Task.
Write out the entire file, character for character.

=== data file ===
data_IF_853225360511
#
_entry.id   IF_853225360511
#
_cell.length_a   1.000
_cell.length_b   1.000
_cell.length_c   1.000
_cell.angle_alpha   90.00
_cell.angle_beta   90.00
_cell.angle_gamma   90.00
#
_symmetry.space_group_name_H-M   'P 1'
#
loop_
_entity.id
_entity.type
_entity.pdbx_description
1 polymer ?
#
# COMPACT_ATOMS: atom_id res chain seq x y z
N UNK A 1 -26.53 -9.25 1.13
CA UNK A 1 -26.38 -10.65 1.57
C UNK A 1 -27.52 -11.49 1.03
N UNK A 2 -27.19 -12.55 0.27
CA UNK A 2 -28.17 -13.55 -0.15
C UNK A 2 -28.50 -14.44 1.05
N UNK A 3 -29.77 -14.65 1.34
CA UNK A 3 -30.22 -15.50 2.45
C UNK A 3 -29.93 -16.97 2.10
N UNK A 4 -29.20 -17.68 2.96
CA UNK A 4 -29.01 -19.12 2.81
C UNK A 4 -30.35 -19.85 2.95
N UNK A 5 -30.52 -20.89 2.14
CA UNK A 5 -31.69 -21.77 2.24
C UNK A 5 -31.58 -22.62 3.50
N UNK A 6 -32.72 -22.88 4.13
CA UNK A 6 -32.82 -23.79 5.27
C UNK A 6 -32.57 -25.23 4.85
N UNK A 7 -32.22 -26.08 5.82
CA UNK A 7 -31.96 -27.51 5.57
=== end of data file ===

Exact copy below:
data_IF_853225360511
#
_entry.id   IF_853225360511
#
_cell.length_a   1.000
_cell.length_b   1.000
_cell.length_c   1.000
_cell.angle_alpha   90.00
_cell.angle_beta   90.00
_cell.angle_gamma   90.00
#
_symmetry.space_group_name_H-M   'P 1'
#
loop_
_entity.id
_entity.type
_entity.pdbx_description
1 polymer ?
#
# COMPACT_ATOMS: atom_id res chain seq x y z
N UNK A 1 -26.53 -9.25 1.13
CA UNK A 1 -26.38 -10.65 1.57
C UNK A 1 -27.52 -11.49 1.03
N UNK A 2 -27.19 -12.55 0.27
CA UNK A 2 -28.17 -13.55 -0.15
C UNK A 2 -28.50 -14.44 1.05
N UNK A 3 -29.77 -14.65 1.34
CA UNK A 3 -30.22 -15.50 2.45
C UNK A 3 -29.93 -16.97 2.10
N UNK A 4 -29.20 -17.68 2.96
CA UNK A 4 -29.01 -19.12 2.81
C UNK A 4 -30.35 -19.85 2.95
N UNK A 5 -30.52 -20.89 2.14
CA UNK A 5 -31.69 -21.77 2.24
C UNK A 5 -31.58 -22.62 3.50
N UNK A 6 -32.72 -22.88 4.13
CA UNK A 6 -32.82 -23.79 5.27
C UNK A 6 -32.57 -25.23 4.85
N UNK A 7 -32.22 -26.08 5.82
CA UNK A 7 -31.96 -27.51 5.57